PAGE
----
Charging Your Gadgets with Solar Power

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As our lives are completely dominated by gadgets that guzzle electricity, we should look for ways to mitigate their energy demands. Using solar electricity to power them is one of the options.

Granted, not many solar-powered chargers are efficient enough, but there are some models out there that can do their jobs pretty well. One that has been attracting praise is the Solio Bolt.

This 3.5in x 3.5in x 1in battery pack and solar charger features an on-board battery and rotating solar panels and it can be used to charge USB enabled gadgets such as smartphones and MP3 players, e-readers, GPS devices and cameras – just about most types of equipment we have in our offices, really.

One of Solio Bolt’s design innovations is an aperture in its center where a pencil (included in the package) can be inserted to work like a sundial. Insert the pencil and point the system towards the sun, rotating it until the pencil stops casting a shadow. It helps the charger to make the most of the sunlight and recharge more quickly. It takes roughly a full day in direct sunlight to charge the Bolt’s on-board battery. As a less green option, the Bolt can also be charged by plugging it into a computer through a USB cable that is included in the package. In this case, it takes about 4.5 hours to fully charge the device.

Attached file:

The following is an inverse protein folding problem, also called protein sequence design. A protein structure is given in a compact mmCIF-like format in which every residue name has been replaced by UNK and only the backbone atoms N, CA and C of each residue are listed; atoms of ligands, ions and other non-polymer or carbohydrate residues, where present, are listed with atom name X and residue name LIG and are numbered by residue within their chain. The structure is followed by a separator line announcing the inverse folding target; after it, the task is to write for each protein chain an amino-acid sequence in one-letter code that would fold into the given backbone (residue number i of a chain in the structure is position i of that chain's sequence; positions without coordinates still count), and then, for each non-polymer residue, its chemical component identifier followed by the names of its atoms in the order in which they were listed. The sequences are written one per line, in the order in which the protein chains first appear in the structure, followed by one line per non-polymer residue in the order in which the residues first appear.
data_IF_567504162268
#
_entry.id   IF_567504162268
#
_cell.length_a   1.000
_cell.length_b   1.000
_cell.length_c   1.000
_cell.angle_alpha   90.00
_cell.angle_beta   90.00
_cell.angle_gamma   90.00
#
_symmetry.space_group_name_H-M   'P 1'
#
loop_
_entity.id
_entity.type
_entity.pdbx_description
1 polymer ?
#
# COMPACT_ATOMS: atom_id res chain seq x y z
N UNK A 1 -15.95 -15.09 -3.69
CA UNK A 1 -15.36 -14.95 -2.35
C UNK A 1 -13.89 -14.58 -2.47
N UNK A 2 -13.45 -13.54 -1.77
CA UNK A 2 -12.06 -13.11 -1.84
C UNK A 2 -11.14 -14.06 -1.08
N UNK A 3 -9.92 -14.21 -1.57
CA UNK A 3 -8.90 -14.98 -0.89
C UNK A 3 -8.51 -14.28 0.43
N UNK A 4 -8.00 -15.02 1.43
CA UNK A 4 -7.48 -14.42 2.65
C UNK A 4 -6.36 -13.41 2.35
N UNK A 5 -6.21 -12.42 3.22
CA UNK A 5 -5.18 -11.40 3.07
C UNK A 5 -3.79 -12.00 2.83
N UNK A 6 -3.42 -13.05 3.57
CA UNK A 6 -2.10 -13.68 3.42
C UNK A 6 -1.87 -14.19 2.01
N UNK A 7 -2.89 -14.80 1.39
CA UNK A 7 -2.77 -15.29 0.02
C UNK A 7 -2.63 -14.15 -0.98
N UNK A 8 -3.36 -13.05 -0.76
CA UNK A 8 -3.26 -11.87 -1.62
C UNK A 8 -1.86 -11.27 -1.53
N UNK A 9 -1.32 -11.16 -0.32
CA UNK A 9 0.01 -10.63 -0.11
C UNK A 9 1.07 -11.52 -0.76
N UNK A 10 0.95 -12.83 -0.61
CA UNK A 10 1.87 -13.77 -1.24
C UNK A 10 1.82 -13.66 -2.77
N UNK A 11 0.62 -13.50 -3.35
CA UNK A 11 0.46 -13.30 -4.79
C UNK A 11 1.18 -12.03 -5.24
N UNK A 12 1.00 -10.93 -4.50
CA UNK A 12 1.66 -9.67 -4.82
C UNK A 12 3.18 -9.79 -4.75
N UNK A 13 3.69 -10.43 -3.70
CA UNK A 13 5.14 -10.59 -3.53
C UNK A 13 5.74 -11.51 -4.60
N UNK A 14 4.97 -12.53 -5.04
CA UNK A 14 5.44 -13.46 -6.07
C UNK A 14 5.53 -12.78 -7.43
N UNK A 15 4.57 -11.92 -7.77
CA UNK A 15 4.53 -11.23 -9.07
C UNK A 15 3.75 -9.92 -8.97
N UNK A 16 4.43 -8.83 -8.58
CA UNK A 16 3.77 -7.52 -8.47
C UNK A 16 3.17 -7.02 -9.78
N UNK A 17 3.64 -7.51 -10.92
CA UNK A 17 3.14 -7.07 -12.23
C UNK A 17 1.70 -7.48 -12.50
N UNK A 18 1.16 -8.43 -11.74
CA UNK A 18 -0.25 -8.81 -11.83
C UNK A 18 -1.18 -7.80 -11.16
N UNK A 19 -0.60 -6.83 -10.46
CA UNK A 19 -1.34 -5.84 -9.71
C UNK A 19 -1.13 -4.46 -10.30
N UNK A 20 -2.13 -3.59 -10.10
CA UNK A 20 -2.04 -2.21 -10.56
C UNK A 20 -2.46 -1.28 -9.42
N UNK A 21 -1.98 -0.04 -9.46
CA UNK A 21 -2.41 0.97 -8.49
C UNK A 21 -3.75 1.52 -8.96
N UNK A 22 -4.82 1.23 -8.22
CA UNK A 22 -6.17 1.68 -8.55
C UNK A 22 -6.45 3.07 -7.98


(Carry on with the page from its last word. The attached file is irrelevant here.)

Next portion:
Article by Antonio Pasolini, a Brazilian writer and video art curator based in London, UK. He holds a BA in journalism and an MA in film and television.

About Author

Walter’s contributions to CleanTechies over the past 4 years have been instrumental in growing the publications social media channels via his ongoing editorial and data driven strategies. He is the founder and managing director of Sunflower Tax, a renewable energy tax and finance consultancy based in San Diego, California. Active in the San Diego clean technology community, participating in events sponsored by CleanTech San Diego, EcoTopics, and Cleantech Open San Diego, Walter has also been a presenter at numerous California Center for Sustainability (CCSE) programs. He currently serves as an adjunct professor at the University of San Diego School of Law where he teaches a course on energy taxation and policy.